The use of distress calls to control woodpecker damage may be a worthwhile consideration. Electronic distress call systems use a recording of a woodpecker in distress followed by the call of a predator, such as a sharp-shinned hawk. The calls are broadcast through a speaker at various intervals to frighten woodpeckers away from the house. Another option is to attach a movement detector to damaged areas that makes noise when it senses movement.
Other Preventive Measures: The use of bird netting or protective aluminum or vinyl siding is recommended for homes that are experiencing repeated damage from woodpeckers. Both of these methods provide a permanent long-term solution to damage. Bird netting can be attached to the eaves and angled back to the siding below the damaged area. When installed properly, netting is barely visible from a distance. Hollow wooden columns can be covered in metal sheathing, or fascia and trim boards can be protected by metal flashing painted to match.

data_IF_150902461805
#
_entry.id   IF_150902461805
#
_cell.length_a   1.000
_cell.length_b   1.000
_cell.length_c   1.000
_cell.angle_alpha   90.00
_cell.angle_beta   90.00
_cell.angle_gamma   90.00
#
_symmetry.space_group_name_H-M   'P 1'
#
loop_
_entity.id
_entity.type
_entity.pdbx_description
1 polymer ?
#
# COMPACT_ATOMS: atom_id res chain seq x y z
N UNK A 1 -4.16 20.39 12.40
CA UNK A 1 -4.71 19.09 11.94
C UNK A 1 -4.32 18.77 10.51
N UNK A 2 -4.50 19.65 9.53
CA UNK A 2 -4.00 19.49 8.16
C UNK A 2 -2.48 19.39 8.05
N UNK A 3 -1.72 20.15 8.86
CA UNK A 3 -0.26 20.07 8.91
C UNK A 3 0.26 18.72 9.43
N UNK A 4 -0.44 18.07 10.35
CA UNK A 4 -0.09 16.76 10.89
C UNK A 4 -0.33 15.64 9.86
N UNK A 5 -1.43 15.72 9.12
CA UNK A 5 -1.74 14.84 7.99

In all cases where woodpeckers have caused hole damage, it is recommended that holes be covered promptly with sheet metal or fine hardware cloth to reduce their attractiveness and help with any frightening efforts. It is also necessary, as part of a long-term solution, to make permanent repairs to any holes (i.e., plugging holes with wood putty).
Keeping a feeder full of suet may draw woodpeckers away from the house. However, do not put out suet during the hot summer months because it may become sticky and adhere to a bird’s plumage.
You may want to think twice before cutting down dead and decaying trees on your property. These trees supply woodpeckers with nesting, drumming, and food sites. However, if a dead tree poses a safety hazard to people and buildings, it should be removed.